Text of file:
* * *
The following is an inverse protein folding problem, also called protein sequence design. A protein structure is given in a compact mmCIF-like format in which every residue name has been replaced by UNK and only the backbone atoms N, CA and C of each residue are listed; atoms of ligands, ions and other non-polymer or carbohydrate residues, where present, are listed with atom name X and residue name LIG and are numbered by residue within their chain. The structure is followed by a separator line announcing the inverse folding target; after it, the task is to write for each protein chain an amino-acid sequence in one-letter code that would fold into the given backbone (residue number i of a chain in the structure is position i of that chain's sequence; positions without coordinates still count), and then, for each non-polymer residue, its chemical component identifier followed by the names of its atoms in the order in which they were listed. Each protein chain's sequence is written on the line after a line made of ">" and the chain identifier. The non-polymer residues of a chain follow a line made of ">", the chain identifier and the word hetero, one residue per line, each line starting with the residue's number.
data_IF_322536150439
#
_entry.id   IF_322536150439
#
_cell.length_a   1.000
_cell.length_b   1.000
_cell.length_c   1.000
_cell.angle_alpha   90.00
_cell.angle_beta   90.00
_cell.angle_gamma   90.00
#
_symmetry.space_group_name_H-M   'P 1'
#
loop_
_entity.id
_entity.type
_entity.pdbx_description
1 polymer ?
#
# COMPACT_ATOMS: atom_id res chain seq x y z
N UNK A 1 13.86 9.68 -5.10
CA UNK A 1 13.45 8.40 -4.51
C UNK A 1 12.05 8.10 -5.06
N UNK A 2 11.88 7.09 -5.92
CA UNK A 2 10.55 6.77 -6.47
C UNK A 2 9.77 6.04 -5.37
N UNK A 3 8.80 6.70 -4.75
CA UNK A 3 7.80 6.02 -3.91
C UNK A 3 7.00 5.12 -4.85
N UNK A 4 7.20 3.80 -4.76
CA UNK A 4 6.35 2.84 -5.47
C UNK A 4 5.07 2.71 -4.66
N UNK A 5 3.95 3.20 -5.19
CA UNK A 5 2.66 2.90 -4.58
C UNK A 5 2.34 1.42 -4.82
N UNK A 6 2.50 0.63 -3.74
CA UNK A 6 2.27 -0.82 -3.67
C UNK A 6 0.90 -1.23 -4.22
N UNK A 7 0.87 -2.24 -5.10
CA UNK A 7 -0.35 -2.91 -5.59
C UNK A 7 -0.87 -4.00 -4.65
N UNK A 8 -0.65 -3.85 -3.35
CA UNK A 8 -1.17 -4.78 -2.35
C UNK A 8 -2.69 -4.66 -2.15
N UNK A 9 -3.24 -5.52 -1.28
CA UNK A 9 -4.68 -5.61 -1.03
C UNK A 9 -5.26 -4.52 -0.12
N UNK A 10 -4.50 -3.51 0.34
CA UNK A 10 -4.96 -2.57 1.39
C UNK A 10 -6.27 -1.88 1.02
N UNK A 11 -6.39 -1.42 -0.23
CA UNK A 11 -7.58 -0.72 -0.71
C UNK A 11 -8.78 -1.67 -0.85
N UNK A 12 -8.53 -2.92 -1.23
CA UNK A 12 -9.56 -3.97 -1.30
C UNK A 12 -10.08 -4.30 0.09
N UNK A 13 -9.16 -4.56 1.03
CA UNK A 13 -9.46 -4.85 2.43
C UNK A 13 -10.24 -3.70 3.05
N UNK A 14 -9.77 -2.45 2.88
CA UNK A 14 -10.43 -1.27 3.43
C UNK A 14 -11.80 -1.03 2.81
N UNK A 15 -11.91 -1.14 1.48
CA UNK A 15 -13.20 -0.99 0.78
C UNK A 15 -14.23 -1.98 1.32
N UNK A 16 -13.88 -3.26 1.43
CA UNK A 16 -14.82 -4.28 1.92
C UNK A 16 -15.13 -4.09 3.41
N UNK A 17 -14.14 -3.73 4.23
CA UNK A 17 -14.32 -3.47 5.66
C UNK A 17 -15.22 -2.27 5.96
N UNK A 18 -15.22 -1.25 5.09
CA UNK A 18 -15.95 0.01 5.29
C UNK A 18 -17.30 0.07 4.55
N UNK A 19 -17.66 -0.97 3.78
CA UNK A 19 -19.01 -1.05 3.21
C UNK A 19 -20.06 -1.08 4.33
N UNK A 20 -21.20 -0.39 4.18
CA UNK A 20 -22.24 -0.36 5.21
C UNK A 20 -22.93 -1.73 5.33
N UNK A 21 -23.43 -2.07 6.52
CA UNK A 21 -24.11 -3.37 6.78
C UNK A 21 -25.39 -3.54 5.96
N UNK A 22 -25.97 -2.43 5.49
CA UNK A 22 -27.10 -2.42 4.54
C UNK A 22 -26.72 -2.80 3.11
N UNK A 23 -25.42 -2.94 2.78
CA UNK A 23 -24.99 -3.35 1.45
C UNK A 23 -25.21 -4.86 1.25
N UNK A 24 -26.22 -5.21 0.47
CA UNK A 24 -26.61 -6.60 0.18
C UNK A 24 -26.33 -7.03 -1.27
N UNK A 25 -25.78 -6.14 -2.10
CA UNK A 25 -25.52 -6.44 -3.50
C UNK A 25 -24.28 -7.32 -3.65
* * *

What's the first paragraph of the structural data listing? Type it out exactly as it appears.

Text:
The following is an inverse protein folding problem, also called protein sequence design. A protein structure is given in a compact mmCIF-like format in which every residue name has been replaced by UNK and only the backbone atoms N, CA and C of each residue are listed; atoms of ligands, ions and other non-polymer or carbohydrate residues, where present, are listed with atom name X and residue name LIG and are numbered by residue within their chain. The structure is followed by a separator line announcing the inverse folding target; after it, the task is to write for each protein chain an amino-acid sequence in one-letter code that would fold into the given backbone (residue number i of a chain in the structure is position i of that chain's sequence; positions without coordinates still count), and then, for each non-polymer residue, its chemical component identifier followed by the names of its atoms in the order in which they were listed. Each protein chain's sequence is written on the line after a line made of ">" and the chain identifier. The non-polymer residues of a chain follow a line made of ">", the chain identifier and the word hetero, one residue per line, each line starting with the residue's number.